Called Too Costly : Dana Site Swap Plans Appear Dead

Times Staff Writer

Plans for a new San Diego community college continuing education center at the abandoned Dana Junior High School site in Point Loma are expected to be canceled Monday by the Community College District Board of Trustees, leaving no obvious solution to the long-festering problem of what to do with the school.

District Chancellor J. William Wenrich on Monday will recommend canceling the plan that would see the Dana site transferred to the college district by the San Diego city schools district. In return, the college district would have transfered its smaller Midway Adult Center near the Sports Arena to the city district.

Wenrich said Friday that the switch would cost the college district about $7 million--based on detailed studies over the past year--at a time when money is tight and construction projects are a low priority. The Dana buildings would have to be significantly renovated because they have sat vacant and been vandalized for the six years since Dana was closed because of declining enrollment.

‘I’m Very Depressed’


“I’m very depressed, although I’ve known about (the expected cancellation) for about three weeks,” Kay Davis, the San Diego city schools trustee from the Point Loma area, said Friday.

“It’s back to square one,” said Jim Roache, vice president of the school district’s Board of Trustees. “I’d say we are in a predicament.”

The transfer plan was first made public in October, 1987, and would have involved the college district spending as much as $6 million to restore the badly vandalized school and establish a regional education center offering courses tailored to Point Loma residents. The plan also provided for recreation fields and for special courses to relieve crowding at nearby Point Loma High School, as well as cultural activities in Dana’s well-equipped, 750-seat auditorium.

In return for receiving the 13-acre site, city schools would have received the present Midway continuing education site, which sits in the middle of the commercially oriented Sports Arena area and which, if sold, could generate substantial income for the school district.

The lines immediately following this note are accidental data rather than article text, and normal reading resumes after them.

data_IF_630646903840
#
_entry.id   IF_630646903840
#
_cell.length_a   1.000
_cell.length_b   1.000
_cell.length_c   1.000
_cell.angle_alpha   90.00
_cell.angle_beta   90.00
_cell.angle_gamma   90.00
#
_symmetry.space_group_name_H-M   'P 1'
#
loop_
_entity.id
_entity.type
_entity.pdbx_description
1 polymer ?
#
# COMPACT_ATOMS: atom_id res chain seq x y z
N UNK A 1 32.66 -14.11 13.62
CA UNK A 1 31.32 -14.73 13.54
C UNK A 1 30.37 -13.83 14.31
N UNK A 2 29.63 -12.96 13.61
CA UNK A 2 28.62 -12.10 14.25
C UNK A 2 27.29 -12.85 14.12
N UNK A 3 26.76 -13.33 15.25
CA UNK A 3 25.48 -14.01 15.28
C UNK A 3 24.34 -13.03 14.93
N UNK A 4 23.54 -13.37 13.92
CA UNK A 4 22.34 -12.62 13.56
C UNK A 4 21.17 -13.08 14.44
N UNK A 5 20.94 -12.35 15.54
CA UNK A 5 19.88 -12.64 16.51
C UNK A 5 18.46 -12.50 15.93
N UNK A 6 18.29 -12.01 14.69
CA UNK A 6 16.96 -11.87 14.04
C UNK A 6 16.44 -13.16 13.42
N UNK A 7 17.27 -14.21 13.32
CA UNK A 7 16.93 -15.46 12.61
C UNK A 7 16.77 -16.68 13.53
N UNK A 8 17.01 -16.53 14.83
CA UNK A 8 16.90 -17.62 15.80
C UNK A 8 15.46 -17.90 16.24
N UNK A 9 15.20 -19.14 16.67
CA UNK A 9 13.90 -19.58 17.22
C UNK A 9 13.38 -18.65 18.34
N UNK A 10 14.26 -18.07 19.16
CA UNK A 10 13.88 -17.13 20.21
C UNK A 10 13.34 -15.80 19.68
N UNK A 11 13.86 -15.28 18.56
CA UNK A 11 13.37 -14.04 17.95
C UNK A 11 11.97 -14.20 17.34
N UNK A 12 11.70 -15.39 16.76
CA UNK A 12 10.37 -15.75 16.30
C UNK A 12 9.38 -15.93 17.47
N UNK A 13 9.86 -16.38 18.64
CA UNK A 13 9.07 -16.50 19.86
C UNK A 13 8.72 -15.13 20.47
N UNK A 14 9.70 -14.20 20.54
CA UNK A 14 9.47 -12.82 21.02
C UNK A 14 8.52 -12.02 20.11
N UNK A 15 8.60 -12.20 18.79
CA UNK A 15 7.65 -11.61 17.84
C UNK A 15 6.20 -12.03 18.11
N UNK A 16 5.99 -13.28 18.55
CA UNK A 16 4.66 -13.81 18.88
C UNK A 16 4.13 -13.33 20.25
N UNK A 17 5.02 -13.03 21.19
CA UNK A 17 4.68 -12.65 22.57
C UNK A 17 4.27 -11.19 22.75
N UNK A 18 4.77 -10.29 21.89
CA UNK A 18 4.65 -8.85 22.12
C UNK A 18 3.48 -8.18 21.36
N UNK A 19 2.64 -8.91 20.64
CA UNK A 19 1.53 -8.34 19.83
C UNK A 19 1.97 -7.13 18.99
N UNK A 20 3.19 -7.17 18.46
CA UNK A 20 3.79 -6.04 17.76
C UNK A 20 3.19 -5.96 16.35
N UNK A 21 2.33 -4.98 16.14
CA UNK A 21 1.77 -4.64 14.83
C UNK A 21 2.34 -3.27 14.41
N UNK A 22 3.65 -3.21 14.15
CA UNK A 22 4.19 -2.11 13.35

But Wenrich said Friday that appraisers valued the Midway site at $5 million because of its commercial potential and pegged Dana’s value at less than $4 million because of its limited potential in a residentially zoned area.

“That was the first problem,” Wenrich said. “The second was that Dana needs $6 million in renovations, and so we have a $7 million deficit right off the bat if we just traded properties, and we have no appreciable gains.

Needed for Other Programs

“Sure, the property would be nice when renovated and completed, and some people in Point Loma would love to have us there, but we don’t have that priority to put that much fiscal support into that trade.” The district would be unable to use state money for renovation and would have to commit money that officials say is needed for educational programs.

Davis said Friday that the school district in recent weeks explored the possibility of giving the college district more surplus properties to try to make any transfer more balanced financially.

“I think we could have had a good deal, but they are short on dollars, like we and all public districts are, and they don’t see it the same way I do,” she said.

Davis suggested Friday that she and her colleagues “no longer consider how to make money on (selling the site) and instead cut our losses and get a solution. . . . It’s such a huge visual nuisance, it’s a miracle that we haven’t had a catastrophe there.

“At the minimum, I think we have to plan to take the building down and put on ball fields. We have saved the district $500,000 a year by not having the junior high open, and multiply that by five years--that savings has to be factored into the situation.”


The Point Loma community supported the transfer, after having been at odds with the school district over an original plan to lease Dana for 99 years to developers for high-density housing. The single-family neighborhood has distrusted district motives ever since, even after the board cut from 99 to 25 years the maximum time for a lease, a move that makes demolition of the existing building uneconomical for developers.

In addition, the City Council last year passed zoning restrictions on closed school sites that limit uses to public activities unless special variances are given.

Davis said Friday she has talked with Councilman Ron Roberts, who represents Point Loma, about tie-ins with city plans. Roache said Friday that the district should contact other government entities to see if they have any interest in the property.